“Senator Warren has reached out to us and has apologized to the tribe,” Hubbard said in a statement. “We are encouraged by this dialogue and understanding that being a Cherokee Nation tribal citizen is rooted in centuries of culture and laws not through DNA tests. We are encouraged by her action and hope that the slurs and mockery of tribal citizens and Indian history and heritage will now come to an end.”
Warren is considering a run for the Democratic Party’s 2020 presidential nomination. Her campaign could not be reached Thursday afternoon to confirm the apology.
Warren, who announced the formation of a presidential exploratory committee before the new year, faced criticism after her decision in October to release the results of a DNA test that showed she had a Native American ancestor between six and 10 generations ago. The move was intended to quell backlash against her claims of Native American heritage but instead resulted in even more mockery, namely from President Trump, who has repeatedly referred to her as “Pocahontas.”
“Pocahontas (the bad version), sometimes referred to as Elizabeth Warren, is getting slammed,” Trump wrote on Twitter. “… Now Cherokee Nation denies her, ‘DNA test is useless.’ Even they don’t want her. Phony!”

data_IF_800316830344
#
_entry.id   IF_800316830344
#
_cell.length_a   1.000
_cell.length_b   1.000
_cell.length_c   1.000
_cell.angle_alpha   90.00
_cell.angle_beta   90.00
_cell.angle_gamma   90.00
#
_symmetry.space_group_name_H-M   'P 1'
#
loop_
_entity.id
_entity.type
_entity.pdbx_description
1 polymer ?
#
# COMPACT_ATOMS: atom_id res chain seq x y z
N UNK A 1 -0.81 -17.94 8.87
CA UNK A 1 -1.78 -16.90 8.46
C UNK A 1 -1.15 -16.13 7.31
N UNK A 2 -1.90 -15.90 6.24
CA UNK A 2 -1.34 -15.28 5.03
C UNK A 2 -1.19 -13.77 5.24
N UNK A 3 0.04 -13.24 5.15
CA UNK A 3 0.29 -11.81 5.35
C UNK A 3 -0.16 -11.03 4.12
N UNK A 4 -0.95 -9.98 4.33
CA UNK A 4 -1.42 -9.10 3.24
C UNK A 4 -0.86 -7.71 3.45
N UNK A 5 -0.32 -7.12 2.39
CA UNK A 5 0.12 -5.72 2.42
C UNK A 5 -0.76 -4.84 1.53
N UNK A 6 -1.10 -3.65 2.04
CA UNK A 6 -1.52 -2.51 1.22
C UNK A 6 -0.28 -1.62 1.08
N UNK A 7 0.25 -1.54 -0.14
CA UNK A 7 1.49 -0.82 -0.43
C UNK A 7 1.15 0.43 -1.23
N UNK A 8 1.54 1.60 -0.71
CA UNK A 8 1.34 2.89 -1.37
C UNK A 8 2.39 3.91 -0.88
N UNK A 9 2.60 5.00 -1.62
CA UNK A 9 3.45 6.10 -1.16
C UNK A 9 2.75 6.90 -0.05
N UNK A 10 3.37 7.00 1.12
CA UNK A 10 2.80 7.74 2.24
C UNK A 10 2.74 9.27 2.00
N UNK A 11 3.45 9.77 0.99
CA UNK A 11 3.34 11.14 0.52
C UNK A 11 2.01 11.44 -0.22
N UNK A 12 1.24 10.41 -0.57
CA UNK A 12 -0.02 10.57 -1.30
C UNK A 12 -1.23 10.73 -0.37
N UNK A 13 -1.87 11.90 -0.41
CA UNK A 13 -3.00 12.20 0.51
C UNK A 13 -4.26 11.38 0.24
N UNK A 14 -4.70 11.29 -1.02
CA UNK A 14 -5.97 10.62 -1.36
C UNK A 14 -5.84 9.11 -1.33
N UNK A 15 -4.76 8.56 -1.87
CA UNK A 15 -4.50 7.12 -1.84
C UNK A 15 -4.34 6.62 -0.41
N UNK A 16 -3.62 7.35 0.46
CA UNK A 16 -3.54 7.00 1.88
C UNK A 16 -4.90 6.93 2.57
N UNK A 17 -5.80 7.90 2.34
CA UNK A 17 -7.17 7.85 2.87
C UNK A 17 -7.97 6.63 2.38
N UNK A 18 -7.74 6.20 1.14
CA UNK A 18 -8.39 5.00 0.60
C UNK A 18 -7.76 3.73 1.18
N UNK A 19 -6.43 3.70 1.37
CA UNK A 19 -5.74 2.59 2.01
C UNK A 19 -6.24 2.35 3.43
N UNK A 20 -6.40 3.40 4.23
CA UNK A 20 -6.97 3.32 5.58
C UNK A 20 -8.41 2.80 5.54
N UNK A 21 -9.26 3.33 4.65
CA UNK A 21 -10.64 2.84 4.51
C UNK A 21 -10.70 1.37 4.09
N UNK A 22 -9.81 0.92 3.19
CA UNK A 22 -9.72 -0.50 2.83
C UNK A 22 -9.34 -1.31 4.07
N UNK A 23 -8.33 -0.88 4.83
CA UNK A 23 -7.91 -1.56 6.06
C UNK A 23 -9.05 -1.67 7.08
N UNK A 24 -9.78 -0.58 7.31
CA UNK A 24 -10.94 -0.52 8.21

The Cherokee Nation condemned Warren for appearing to define ethnicity through a test, while others felt she had caved to the president, who has claimed Warren uses Native American culture to benefit politically.
“It makes a mockery out of DNA tests and its legitimate uses while also dishonoring legitimate tribal governments and their citizens, whose ancestors are well documented and whose heritage is proven,” Cherokee Nation Secretary of State Chuck Hoskin Jr. said in a statement at the time. “Senator Warren is undermining tribal interests with her continued claims of tribal heritage.”
While campaigning in Sioux City, Iowa, earlier this year, Warren was asked why she took the test — seemingly giving Trump more fuel to continue his attacks.
In her response, she clarified: “I am not a person of color. I am not a citizen of a tribe.”
“Tribal citizenship is very different from ancestry. Tribes, and only tribes, determine tribal citizenship, and I respect that difference. I grew up in Oklahoma, and like a lot of folks in Oklahoma, we heard stories about our ancestry,” she said. “When I first ran for public office, Republicans homed in on this part of my history and thought they could make a lot of hay out of it. A lot of racial slurs and a lot of ugly stuff. And so my decision was: I’m just going to put it all out there. Took a while, but just put it all out there.”